July 17, 2024

The Health

Your health, your choice

Patients with private insurance can face higher health costs at hospitals

People with private health insurance might pay higher prices for procedures or tests at a hospital.

A report published Monday by the research group Rand Corp. found that in 2022, the prices hospitals charged to private and employer-based insurance providers were, on average, 254% higher than what Medicare would have paid for the same services. 

“These very high payments ultimately result in higher premiums for health insurance coverage and can result in those needing care having to pay high prices to get it,” said Stacie Dusetzina, a health policy professor at Vanderbilt University in Nashville, Tennessee, who wasn’t involved with the report. 

The new findings were based on an analysis of health insurance claims data from more than 4,000 hospitals in 49 states and Washington, D.C., from 2020 through 2022. It included both inpatient and outpatient services. In total, the study analyzed about 6% of what private insurance paid out to hospitals during the time period.

Brian Briscombe, a health care cost analyst at Rand Corp. who led the report, said the high prices charged to private insurers mean patients will also end up paying more, either directly, in the form of higher copays or out-of-pocket payments, or indirectly, in the form of a smaller paycheck. 

About 160 million people in the U.S. get their health insurance through their jobs, Briscombe said. “When you think about it in the way of an economist, all of it is paid by the patient. I mean, if it cost my job half as much to have health care, my salary would go up,” he said.

In 2022, hospital services accounted for 42% of health care spending for people with private health insurance, and price hikes from hospitals were a significant contributor to the rise in the average amount spent per person. 

The report found wide variation in hospital prices among states.

Hospitals in Arkansas, Iowa, Massachusetts, Michigan and Mississippi charged private insurance prices below 200% of what Medicare would pay.

California, Florida, Georgia, New York, South Carolina, West Virginia and Wisconsin charged private insurance prices that were above 300% of what Medicare would pay. 

The report also found that hospitals often charged higher prices for prescription drugs administered by a health care worker, compared to prices charged for the same drugs given in a similar setting, such as a physician’s office.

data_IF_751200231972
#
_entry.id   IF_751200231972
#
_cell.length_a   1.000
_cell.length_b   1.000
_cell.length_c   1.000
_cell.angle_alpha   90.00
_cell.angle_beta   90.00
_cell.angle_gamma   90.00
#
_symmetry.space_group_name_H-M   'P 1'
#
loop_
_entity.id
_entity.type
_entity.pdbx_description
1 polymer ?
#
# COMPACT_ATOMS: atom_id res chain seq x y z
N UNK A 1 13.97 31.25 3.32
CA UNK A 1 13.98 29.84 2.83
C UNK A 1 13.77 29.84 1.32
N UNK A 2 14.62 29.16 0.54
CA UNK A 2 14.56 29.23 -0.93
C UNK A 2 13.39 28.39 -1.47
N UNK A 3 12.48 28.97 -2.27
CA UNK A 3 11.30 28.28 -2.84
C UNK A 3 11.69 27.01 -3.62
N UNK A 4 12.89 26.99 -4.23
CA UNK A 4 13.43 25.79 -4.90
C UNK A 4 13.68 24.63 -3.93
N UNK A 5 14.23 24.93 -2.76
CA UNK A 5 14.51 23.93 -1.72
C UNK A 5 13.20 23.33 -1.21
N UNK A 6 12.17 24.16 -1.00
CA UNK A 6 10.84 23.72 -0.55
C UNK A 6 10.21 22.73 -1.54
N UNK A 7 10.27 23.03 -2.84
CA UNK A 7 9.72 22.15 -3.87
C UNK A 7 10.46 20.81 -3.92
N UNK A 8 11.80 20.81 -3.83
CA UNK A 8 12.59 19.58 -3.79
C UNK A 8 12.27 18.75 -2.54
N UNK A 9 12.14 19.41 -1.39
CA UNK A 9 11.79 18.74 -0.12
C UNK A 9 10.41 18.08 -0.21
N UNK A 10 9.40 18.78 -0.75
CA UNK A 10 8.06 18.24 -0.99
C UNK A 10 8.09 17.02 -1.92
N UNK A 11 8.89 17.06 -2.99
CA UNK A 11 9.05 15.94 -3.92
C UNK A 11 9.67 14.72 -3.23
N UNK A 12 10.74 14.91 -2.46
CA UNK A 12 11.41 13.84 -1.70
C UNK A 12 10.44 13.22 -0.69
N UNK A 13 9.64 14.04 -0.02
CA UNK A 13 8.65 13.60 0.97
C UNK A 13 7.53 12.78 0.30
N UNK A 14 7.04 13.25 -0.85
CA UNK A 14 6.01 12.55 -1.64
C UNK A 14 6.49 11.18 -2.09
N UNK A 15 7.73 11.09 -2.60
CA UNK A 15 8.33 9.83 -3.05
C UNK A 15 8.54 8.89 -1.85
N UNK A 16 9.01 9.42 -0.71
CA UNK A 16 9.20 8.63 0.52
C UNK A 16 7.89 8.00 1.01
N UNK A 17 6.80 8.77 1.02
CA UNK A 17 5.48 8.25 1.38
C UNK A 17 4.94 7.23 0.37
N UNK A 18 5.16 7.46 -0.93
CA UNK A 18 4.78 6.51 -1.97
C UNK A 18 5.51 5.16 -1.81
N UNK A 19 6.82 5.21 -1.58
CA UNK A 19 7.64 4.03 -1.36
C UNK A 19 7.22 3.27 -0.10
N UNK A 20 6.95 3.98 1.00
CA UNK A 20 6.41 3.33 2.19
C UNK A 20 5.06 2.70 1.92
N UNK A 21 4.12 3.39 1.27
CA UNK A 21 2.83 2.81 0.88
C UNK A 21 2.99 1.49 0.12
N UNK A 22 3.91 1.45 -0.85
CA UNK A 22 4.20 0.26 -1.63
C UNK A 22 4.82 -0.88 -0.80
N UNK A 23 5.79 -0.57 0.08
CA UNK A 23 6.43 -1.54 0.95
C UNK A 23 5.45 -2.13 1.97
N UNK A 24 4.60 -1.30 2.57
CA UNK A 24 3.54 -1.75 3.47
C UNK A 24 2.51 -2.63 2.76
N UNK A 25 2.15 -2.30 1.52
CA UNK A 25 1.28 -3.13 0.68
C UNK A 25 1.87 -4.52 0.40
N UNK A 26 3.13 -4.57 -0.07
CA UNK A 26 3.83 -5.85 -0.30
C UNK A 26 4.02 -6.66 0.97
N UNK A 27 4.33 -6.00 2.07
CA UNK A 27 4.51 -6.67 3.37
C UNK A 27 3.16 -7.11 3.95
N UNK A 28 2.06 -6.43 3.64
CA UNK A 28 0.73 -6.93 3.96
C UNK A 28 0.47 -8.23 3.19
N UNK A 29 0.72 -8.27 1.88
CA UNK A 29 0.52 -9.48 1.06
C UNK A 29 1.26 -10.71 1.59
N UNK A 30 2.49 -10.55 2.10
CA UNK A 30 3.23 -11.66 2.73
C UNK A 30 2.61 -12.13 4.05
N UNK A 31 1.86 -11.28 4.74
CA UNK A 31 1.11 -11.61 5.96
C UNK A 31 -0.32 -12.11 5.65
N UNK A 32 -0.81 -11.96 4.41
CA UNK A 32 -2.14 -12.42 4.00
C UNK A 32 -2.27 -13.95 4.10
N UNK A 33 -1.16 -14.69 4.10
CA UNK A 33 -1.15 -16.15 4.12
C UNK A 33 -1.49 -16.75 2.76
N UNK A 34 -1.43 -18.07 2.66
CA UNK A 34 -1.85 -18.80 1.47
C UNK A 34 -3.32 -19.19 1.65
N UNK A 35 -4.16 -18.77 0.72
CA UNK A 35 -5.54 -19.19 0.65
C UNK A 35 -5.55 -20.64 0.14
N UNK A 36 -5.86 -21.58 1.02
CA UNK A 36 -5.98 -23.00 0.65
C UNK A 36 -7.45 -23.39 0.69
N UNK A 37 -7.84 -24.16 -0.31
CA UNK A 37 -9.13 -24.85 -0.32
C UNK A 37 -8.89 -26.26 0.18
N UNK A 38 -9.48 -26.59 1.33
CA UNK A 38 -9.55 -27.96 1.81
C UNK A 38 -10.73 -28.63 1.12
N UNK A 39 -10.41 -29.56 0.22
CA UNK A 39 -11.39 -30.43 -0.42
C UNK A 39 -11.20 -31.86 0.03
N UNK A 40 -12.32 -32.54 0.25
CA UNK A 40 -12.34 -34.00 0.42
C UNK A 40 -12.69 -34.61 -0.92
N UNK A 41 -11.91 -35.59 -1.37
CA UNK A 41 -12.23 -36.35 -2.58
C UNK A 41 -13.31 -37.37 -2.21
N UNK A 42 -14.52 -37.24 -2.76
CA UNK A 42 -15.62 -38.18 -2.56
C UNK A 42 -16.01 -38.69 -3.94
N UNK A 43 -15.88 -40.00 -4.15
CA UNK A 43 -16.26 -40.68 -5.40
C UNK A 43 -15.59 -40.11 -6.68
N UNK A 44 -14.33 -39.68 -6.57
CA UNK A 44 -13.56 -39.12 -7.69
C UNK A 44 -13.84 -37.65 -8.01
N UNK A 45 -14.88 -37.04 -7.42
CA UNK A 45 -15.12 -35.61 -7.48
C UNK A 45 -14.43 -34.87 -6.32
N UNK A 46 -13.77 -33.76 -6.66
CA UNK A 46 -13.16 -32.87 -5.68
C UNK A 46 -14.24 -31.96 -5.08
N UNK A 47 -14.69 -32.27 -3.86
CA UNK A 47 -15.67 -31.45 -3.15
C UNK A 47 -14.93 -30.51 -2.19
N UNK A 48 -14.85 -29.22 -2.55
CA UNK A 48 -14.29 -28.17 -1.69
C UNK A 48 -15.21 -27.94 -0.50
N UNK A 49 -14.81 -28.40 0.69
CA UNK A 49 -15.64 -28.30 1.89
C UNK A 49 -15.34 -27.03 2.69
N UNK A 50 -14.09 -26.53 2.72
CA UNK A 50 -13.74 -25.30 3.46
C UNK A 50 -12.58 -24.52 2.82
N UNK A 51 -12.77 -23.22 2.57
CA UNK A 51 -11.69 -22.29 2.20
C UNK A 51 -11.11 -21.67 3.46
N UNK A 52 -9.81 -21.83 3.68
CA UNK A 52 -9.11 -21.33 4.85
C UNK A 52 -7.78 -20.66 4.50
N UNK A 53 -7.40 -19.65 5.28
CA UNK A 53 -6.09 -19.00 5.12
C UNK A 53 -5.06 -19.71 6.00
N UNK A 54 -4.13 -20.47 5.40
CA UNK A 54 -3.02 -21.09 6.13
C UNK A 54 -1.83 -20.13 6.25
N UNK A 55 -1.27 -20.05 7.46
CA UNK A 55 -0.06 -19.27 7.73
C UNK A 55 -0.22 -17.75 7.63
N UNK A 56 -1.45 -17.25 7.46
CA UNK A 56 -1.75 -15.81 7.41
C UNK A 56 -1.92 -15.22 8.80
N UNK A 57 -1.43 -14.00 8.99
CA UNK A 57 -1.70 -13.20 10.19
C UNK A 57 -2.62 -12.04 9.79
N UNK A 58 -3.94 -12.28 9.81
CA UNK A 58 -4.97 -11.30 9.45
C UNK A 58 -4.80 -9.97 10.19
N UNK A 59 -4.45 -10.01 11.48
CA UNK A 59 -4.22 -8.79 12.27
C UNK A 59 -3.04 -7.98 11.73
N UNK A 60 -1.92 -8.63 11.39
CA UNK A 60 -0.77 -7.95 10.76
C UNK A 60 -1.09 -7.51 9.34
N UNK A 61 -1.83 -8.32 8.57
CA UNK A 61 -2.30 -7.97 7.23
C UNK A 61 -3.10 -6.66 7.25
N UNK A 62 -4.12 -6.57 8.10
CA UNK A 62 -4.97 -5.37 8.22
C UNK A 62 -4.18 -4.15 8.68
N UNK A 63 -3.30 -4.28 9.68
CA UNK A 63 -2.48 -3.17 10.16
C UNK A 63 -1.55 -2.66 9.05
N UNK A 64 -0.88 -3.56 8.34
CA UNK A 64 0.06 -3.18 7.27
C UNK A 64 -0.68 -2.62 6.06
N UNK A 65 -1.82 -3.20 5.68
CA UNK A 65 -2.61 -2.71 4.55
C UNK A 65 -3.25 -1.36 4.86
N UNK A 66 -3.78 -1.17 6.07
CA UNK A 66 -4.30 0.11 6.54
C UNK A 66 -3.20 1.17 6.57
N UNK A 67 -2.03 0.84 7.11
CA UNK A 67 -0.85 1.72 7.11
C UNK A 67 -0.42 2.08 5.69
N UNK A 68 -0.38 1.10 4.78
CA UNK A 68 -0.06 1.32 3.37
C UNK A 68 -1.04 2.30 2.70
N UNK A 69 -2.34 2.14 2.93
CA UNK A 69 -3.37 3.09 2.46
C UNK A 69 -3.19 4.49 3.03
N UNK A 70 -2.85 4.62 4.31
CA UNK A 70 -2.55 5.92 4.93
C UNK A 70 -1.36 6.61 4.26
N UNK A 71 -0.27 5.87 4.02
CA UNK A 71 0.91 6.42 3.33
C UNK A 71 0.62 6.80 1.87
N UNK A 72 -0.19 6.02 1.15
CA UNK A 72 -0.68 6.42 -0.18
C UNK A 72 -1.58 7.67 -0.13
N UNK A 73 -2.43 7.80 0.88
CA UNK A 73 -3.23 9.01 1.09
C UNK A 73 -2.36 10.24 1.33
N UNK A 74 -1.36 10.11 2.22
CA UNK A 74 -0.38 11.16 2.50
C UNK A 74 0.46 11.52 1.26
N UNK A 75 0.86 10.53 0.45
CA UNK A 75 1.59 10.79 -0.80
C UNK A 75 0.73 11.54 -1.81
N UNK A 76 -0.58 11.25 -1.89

Briscombe attributed the price discrepancies to the enormous pricing power hospitals wield. If a hospital has limited competition in a given region, for example, it can often charge patients and insurers whatever it wants.

“Obviously, some hospitals cost more because they’re better,” he said. “But as you get more market share, you kind of become the big game in town and it becomes very hard for an employer to say, ‘We won’t use that hospital.’”

Meanwhile, Medicare often pays less in part because it has more negotiating power with hospitals, said Cynthia Cox, a vice president at KFF, a group that researches health policy issues. Most people on Medicare are older adults with underlying health conditions and represent a large portion of hospital revenue. 

Molly Smith, group vice president for policy at the American Hospital Association, the hospital industry’s trade group, called the report’s findings “a skewed and incomplete picture of hospital spending.”

An AHA report published in January found that in 2022 Medicare “significantly” underpaid hospitals for the cost of providing care to patients. 

For every dollar hospitals spent caring for Medicare patients, they were only reimbursed 82 cents, according to the report. In all, Medicare underpayments totaled $99.2 billion, it said. 

“In benchmarking against woefully inadequate Medicare payments, Rand makes an apples-to-oranges comparison that presents an inflated impression of what hospitals are actually getting paid for delivering care while facing continued financial and other operational challenges,” Smith said.

Dusetzina, from Vanderbilt University, said the Rand report’s findings are consistent with earlier studies showing that private insurance often pays higher prices.

“The one benefit for commercially insured individuals is that they do have out-of-pocket limits for in-network care, so even if the prices are very high, as long as the systems where they are getting care are in-network, there is an upper limit on what they would pay,” she noted.

Cox said there has been a push for more pricing transparency from hospitals, which would allow insurers to negotiate for lower rates and patients to shop around for a better deal. 

A federal rule from the Centers for Medicare and Medicaid Services requires hospitals to post their prices. However, reports have shown that very few hospitals comply with the rule.

Cox added that pricing transparency can be a bit complicated because it’s not always obvious how much a service will cost and for what reason.

“It’s not always clear from looking at price transparency data exactly how much someone’s being paid,” she said. “For example, you might see that an MRI looks like it costs 20 cents, but really it’s 20% of some other numbers.” 

Briscombe said the Rand report is intended to empower and inform employers and patients. 

“When you think about the price of anything, whether you’re buying a Lamborghini, you think, ‘Is it overpriced?’” he said. “Well, the only person who can decide that is the person buying it.”